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Funny Cars: Mobile Madness at Houston’s Art Car Parade

Houston’s delightfully zany vehicular vaudeville—a.k.a. the Art Car Parade—gets on a roll each May, with tricked-out wheels that defy description.

Can a car covered with plastic fruit be called a classic? Jackie Harris’ Fruitmobile was one of 11 wildly decorated vehicles in The Orange Show’s original “Road Show” parade in 1986, and the car is still going strong.

A giant, high-heeled shoe—shiny, cherry red, and big enough to crae the foot of an Olympian goddess—glides past the towering glass-and-metal skyscrapers of downtown Houston, and is greeted by thousands of cheering fans. Not far behind rolls a 1981 Honda Civic covered with hundreds of tropical-fish photos interspersed with a rubber chicken, 40 pounds of aquarium gravel, 616 pennies, hot-tub tiles, and a plaster ballerina. Ten thousand wind-bottle corks, glued in dense clusters to every visible surface of an old pickup truck, float by moments later.

Creativity is a quirky thing. We seem to associate it most often with the world of art—a cache of sensitive and sophisticated pursuits that tap the more erudite portions of the human psyche. The world of cars, on the other hand, seems counter-opposed, what with its sounds and smells and brute, in-your-face, steel-girded horsepower. Yet, when springtime throttles forth in Houston, you’d better hold on to your bucket seats, for these worlds are set to collide. The result is the audacious and whimsical celebration of excess called the Art Car Parade.

Scheduled this year for Saturday, May 10, the free parade is the hallmark of the artfully orchestrated Pennzoil Art Car Weekend, the biggest and most celebrated “art-auto” extravaganza in the nation. Houston’s Orange Show Foundation, an organization created in 1980 to “preserve works of extraordinary imagination and celebrate the artist in everyone,” sponsors the festival. Art-car events include the Main Street Drag (not confined to Main Street), which consists of five convoys of art cars visiting local children’s hospitals, schools, day-care centers, inner-city neighborhoods, and other sites where folks congregate who otherwise wouldn’t get to see the zany vehicles. There’s also an Art Car Symposium, a chance for artists, curators, scholars, and the generally curious to share their knowledge and love of auto art.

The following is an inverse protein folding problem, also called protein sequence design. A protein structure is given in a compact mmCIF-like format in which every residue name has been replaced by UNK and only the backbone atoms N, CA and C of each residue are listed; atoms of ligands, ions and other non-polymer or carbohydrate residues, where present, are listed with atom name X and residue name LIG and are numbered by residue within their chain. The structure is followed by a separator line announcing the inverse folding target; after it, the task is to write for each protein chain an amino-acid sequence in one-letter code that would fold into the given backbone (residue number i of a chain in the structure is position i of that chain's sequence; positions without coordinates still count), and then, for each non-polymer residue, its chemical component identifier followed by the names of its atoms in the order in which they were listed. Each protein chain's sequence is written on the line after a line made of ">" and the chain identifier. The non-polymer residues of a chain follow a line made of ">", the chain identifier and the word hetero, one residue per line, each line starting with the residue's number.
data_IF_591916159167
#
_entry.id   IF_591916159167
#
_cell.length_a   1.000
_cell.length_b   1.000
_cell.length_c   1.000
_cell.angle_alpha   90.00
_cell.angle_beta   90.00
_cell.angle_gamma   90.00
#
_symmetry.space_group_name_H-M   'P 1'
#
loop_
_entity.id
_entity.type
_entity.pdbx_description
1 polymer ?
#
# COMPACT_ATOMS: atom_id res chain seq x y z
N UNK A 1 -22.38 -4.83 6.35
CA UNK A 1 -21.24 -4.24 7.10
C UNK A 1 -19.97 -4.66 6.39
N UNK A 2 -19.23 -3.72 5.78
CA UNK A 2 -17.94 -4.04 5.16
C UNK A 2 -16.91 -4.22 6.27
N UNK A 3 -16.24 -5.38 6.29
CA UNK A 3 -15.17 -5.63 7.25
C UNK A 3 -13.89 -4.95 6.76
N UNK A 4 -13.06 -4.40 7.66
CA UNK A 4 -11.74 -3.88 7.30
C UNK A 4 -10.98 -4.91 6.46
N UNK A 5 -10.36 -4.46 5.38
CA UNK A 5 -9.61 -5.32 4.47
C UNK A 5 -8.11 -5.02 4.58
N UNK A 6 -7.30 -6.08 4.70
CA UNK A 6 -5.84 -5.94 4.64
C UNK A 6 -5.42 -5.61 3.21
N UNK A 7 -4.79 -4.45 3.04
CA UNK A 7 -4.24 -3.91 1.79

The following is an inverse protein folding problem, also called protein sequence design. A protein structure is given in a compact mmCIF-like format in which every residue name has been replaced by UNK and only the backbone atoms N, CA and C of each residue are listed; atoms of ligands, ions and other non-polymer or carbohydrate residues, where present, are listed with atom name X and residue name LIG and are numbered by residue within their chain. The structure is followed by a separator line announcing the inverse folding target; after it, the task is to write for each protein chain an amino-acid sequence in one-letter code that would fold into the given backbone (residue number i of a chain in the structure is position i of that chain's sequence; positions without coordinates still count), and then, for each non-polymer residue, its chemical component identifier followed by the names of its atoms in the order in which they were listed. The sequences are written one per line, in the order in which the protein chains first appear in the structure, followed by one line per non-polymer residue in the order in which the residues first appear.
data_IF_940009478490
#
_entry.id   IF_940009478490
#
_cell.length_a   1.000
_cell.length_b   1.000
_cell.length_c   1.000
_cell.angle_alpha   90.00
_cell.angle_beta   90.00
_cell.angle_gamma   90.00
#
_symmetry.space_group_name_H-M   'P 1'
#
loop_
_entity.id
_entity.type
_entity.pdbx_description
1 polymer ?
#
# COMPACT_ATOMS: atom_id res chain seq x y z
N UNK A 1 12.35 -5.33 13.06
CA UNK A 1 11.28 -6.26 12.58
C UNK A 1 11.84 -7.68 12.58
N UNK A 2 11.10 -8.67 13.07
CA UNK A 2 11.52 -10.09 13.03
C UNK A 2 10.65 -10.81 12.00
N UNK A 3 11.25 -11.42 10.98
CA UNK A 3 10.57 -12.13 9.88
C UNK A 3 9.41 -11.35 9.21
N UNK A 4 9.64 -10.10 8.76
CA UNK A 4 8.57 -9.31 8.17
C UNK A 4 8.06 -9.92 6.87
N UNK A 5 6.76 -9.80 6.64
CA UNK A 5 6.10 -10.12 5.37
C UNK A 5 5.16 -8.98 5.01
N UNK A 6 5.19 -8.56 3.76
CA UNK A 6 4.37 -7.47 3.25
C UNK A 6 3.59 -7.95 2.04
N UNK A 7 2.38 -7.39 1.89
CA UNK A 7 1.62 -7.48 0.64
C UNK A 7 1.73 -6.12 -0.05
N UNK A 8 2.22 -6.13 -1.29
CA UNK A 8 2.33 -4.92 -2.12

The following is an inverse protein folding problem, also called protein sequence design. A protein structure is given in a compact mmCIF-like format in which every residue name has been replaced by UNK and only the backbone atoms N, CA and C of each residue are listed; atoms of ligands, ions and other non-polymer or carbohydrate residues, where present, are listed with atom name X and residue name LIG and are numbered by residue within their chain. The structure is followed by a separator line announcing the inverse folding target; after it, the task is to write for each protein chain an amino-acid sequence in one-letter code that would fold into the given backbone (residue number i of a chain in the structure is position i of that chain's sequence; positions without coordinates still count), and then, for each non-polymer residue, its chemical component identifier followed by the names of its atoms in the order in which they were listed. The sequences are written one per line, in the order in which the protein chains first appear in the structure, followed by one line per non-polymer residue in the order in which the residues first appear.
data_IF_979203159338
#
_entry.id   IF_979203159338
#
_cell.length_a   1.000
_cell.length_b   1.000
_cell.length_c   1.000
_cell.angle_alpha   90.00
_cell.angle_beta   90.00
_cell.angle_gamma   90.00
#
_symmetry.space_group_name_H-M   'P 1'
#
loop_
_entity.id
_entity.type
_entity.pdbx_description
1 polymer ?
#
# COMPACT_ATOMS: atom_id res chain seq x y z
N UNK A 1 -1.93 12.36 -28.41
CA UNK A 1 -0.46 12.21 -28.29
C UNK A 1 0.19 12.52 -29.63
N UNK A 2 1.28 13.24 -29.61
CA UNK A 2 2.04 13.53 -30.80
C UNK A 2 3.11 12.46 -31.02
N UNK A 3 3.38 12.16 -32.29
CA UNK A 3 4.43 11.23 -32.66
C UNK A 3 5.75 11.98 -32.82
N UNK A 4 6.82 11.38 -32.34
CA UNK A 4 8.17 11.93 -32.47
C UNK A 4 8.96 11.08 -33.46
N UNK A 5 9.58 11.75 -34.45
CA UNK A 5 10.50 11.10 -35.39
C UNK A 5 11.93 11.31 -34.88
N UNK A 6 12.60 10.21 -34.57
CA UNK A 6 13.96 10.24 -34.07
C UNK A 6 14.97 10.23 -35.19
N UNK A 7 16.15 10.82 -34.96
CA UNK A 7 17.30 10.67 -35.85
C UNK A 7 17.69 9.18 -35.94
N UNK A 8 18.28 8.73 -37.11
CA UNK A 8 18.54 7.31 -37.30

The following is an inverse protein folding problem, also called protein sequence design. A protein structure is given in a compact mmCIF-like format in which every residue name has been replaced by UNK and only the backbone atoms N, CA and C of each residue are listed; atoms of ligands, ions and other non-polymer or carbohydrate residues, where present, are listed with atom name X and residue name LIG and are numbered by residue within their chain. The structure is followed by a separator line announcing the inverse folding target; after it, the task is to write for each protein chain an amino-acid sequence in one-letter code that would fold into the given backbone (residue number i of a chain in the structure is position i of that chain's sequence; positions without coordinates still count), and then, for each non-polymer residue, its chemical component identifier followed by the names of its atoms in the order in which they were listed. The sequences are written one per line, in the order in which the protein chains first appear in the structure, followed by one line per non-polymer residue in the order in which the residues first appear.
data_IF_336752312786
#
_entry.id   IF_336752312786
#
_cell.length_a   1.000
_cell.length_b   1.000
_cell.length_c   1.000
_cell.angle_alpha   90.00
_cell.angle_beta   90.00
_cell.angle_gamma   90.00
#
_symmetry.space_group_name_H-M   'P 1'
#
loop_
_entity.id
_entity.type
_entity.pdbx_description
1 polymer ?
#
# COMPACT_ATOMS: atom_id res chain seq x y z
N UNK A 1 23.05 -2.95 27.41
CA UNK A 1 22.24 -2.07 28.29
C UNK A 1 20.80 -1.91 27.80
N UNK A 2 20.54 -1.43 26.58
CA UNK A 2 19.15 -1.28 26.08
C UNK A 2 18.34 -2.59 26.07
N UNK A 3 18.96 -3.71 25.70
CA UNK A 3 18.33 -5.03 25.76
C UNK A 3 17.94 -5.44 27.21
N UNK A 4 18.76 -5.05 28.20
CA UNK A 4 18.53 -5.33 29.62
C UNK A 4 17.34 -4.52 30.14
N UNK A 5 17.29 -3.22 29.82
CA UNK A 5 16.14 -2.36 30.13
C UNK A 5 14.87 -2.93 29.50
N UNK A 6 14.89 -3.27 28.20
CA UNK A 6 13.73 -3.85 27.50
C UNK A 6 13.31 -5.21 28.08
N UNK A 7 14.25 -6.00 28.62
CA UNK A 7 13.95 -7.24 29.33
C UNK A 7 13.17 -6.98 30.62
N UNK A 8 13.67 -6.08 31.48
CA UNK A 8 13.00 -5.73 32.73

Sponsored by The Orange Show Foundation, the Pennzoil Art Car Weekend, includes 5 events, which begin Fri., May 9, with the Main Street Drag. The Art Car Symposium, a multimedia presentation on the growing art-car phenomenon, follows that evening at the Rice Media Center (Stockton at University Blvd., Rice University Entrance 8) from 7-9 p.m. This is the only event for which there is a charge ($5).

The 2003 Art Car Parade: Powered by Pennzoil begins Sat. at 1 p.m. at the intersection of Allen Pkwy. and Taft. The route follows Allen Pkwy. into downtown, veers right onto Clay, turns left onto Bagby, and then goes left on Lamar, which turns into outbound Allen Pkwy. The 2.5-mile route ends at Eleanor Tinsley Park. There is no admission charge along any part of the parade route.

The Art Car After Party, which features an exhibition of dozens of mobile artworks, live rock music, concessions, family activities, and more, takes place immediately after the parade near the footbridge in Eleanor Tinsley Park, from about 2-6:30 p.m. The Art Car Awards Ceremony, in which art-car-parade winners in dozens of categories receive a total of more than $10,000 in cash prizes, is held at the same place at 5 p.m.

For details, write to The Orange Show Foundation, 2402 Munger St., Houston 77023; 713/926-6368;

Related Events and Sites

The Artists ArtCar Ball, a separate event sponsored by the Wheels of Progress Foundation for the Arts, takes place Thu., May 8, from 7-midnight (site undecided at press time). Dress is definitely "anything goes." Admission: $20 per person (no presale tickets or reservations). Call 713/221-1145 or 817-8255;

The Artcar Museum, a contemporary art museum that emphasizes art cars, is at 140 Heights Blvd. in Houston. Hours: Wed-Sun 11-6. Admission: Free. Call 713/861-5526;

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From the May 2003 issue.

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